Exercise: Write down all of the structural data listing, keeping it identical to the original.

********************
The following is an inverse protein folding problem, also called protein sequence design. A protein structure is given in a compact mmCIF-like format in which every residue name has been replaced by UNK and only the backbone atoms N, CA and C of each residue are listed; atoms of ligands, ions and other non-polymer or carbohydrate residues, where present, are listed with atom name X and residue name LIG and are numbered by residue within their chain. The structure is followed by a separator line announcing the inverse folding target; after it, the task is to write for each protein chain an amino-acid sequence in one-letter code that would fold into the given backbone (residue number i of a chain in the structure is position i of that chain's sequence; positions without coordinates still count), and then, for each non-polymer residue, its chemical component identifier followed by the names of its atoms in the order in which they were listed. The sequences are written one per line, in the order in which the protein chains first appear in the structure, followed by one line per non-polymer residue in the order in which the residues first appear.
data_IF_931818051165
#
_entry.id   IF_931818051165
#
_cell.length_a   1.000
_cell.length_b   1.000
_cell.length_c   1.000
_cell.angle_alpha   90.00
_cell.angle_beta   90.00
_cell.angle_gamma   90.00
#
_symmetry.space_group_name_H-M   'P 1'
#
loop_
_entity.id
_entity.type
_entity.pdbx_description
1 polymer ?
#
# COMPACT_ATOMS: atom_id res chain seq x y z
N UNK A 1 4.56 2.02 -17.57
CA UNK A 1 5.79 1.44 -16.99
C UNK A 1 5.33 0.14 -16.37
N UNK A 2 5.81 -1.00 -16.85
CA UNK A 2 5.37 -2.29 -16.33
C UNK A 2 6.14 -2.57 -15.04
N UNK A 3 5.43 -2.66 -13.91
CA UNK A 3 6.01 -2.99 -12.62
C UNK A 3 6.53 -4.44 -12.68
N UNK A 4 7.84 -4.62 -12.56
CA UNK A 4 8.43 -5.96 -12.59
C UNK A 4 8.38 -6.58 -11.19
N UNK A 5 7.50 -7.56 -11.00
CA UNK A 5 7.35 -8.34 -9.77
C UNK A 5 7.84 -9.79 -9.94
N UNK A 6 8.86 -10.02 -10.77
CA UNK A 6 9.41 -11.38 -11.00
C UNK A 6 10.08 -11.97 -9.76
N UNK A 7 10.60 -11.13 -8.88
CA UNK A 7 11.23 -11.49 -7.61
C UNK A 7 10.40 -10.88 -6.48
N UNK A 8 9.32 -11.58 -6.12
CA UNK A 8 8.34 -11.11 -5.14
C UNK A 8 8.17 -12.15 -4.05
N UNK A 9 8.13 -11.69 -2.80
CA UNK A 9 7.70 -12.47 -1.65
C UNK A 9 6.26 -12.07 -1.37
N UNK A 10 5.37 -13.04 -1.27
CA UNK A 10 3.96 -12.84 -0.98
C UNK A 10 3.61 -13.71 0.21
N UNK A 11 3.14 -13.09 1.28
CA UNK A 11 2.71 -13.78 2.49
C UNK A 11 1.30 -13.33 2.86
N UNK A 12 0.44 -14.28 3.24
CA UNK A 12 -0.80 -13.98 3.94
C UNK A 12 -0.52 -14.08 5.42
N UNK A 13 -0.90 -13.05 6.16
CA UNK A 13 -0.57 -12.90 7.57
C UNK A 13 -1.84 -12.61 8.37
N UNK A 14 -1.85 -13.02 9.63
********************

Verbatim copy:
The following is an inverse protein folding problem, also called protein sequence design. A protein structure is given in a compact mmCIF-like format in which every residue name has been replaced by UNK and only the backbone atoms N, CA and C of each residue are listed; atoms of ligands, ions and other non-polymer or carbohydrate residues, where present, are listed with atom name X and residue name LIG and are numbered by residue within their chain. The structure is followed by a separator line announcing the inverse folding target; after it, the task is to write for each protein chain an amino-acid sequence in one-letter code that would fold into the given backbone (residue number i of a chain in the structure is position i of that chain's sequence; positions without coordinates still count), and then, for each non-polymer residue, its chemical component identifier followed by the names of its atoms in the order in which they were listed. The sequences are written one per line, in the order in which the protein chains first appear in the structure, followed by one line per non-polymer residue in the order in which the residues first appear.
data_IF_931818051165
#
_entry.id   IF_931818051165
#
_cell.length_a   1.000
_cell.length_b   1.000
_cell.length_c   1.000
_cell.angle_alpha   90.00
_cell.angle_beta   90.00
_cell.angle_gamma   90.00
#
_symmetry.space_group_name_H-M   'P 1'
#
loop_
_entity.id
_entity.type
_entity.pdbx_description
1 polymer ?
#
# COMPACT_ATOMS: atom_id res chain seq x y z
N UNK A 1 4.56 2.02 -17.57
CA UNK A 1 5.79 1.44 -16.99
C UNK A 1 5.33 0.14 -16.37
N UNK A 2 5.81 -1.00 -16.85
CA UNK A 2 5.37 -2.29 -16.33
C UNK A 2 6.14 -2.57 -15.04
N UNK A 3 5.43 -2.66 -13.91
CA UNK A 3 6.01 -2.99 -12.62
C UNK A 3 6.53 -4.44 -12.68
N UNK A 4 7.84 -4.62 -12.56
CA UNK A 4 8.43 -5.96 -12.59
C UNK A 4 8.38 -6.58 -11.19
N UNK A 5 7.50 -7.56 -11.00
CA UNK A 5 7.35 -8.34 -9.77
C UNK A 5 7.84 -9.79 -9.94
N UNK A 6 8.86 -10.02 -10.77
CA UNK A 6 9.41 -11.38 -11.00
C UNK A 6 10.08 -11.97 -9.76
N UNK A 7 10.60 -11.13 -8.88
CA UNK A 7 11.23 -11.49 -7.61
C UNK A 7 10.40 -10.88 -6.48
N UNK A 8 9.32 -11.58 -6.12
CA UNK A 8 8.34 -11.11 -5.14
C UNK A 8 8.17 -12.15 -4.05
N UNK A 9 8.13 -11.69 -2.80
CA UNK A 9 7.70 -12.47 -1.65
C UNK A 9 6.26 -12.07 -1.37
N UNK A 10 5.37 -13.04 -1.27
CA UNK A 10 3.96 -12.84 -0.98
C UNK A 10 3.61 -13.71 0.21
N UNK A 11 3.14 -13.09 1.28
CA UNK A 11 2.71 -13.78 2.49
C UNK A 11 1.30 -13.33 2.86
N UNK A 12 0.44 -14.28 3.24
CA UNK A 12 -0.80 -13.98 3.94
C UNK A 12 -0.52 -14.08 5.42
N UNK A 13 -0.90 -13.05 6.16
CA UNK A 13 -0.57 -12.90 7.57
C UNK A 13 -1.84 -12.61 8.37
N UNK A 14 -1.85 -13.02 9.63